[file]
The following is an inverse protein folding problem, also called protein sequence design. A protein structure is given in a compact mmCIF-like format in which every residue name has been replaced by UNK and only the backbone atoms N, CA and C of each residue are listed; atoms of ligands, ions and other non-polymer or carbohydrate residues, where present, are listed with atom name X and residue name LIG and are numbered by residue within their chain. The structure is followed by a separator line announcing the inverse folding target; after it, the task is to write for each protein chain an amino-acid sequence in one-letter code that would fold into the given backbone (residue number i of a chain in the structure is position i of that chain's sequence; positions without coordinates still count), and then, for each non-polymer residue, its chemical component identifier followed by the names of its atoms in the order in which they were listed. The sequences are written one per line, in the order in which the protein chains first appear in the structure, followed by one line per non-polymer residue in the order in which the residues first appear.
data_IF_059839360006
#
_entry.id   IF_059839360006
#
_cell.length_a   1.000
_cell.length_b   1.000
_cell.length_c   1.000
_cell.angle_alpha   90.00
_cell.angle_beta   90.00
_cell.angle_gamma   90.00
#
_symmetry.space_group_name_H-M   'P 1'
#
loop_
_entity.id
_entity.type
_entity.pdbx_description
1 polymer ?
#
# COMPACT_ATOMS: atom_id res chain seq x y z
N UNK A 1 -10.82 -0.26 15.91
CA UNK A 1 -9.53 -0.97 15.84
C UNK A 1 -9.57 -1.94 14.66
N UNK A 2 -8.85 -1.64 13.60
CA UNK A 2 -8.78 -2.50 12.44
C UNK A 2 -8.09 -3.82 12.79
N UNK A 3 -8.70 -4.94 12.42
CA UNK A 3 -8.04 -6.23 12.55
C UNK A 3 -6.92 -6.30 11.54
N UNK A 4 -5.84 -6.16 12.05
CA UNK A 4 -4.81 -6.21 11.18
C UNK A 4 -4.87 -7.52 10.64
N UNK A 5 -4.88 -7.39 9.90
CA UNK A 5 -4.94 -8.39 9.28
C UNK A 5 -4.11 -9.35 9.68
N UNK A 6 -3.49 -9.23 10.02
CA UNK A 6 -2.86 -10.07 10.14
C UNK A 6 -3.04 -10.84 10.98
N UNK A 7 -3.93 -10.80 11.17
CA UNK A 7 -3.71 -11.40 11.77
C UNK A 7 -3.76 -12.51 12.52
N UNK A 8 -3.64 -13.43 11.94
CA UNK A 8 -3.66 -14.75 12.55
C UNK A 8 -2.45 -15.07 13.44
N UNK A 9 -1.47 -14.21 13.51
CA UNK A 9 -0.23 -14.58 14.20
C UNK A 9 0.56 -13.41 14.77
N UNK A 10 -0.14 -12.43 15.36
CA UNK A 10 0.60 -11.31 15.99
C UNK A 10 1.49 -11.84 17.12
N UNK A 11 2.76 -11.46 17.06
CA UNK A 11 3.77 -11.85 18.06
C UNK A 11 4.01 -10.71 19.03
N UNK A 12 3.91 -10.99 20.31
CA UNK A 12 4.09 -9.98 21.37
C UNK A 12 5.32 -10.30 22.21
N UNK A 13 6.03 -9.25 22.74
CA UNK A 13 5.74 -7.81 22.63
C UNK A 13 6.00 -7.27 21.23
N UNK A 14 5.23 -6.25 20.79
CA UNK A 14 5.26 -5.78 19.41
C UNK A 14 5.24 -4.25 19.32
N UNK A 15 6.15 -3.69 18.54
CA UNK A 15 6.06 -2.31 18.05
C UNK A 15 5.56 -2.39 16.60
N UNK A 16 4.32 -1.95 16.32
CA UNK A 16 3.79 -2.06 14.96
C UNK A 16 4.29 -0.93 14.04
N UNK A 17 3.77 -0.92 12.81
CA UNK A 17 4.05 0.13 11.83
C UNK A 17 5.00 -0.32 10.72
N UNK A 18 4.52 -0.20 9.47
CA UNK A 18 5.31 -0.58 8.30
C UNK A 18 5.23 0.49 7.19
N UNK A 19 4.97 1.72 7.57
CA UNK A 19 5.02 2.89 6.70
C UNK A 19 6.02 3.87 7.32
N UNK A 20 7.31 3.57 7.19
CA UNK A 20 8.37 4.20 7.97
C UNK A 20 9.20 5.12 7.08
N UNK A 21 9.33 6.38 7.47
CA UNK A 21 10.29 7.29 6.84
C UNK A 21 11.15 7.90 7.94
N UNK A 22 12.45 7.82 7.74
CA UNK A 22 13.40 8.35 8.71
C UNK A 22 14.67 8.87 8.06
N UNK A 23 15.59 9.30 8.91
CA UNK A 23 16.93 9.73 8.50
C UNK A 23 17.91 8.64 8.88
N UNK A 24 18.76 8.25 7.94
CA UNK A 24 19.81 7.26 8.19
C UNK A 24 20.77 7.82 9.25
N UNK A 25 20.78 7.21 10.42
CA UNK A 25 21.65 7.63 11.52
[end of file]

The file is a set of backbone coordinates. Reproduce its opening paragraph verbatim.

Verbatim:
The following is an inverse protein folding problem, also called protein sequence design. A protein structure is given in a compact mmCIF-like format in which every residue name has been replaced by UNK and only the backbone atoms N, CA and C of each residue are listed; atoms of ligands, ions and other non-polymer or carbohydrate residues, where present, are listed with atom name X and residue name LIG and are numbered by residue within their chain. The structure is followed by a separator line announcing the inverse folding target; after it, the task is to write for each protein chain an amino-acid sequence in one-letter code that would fold into the given backbone (residue number i of a chain in the structure is position i of that chain's sequence; positions without coordinates still count), and then, for each non-polymer residue, its chemical component identifier followed by the names of its atoms in the order in which they were listed. The sequences are written one per line, in the order in which the protein chains first appear in the structure, followed by one line per non-polymer residue in the order in which the residues first appear.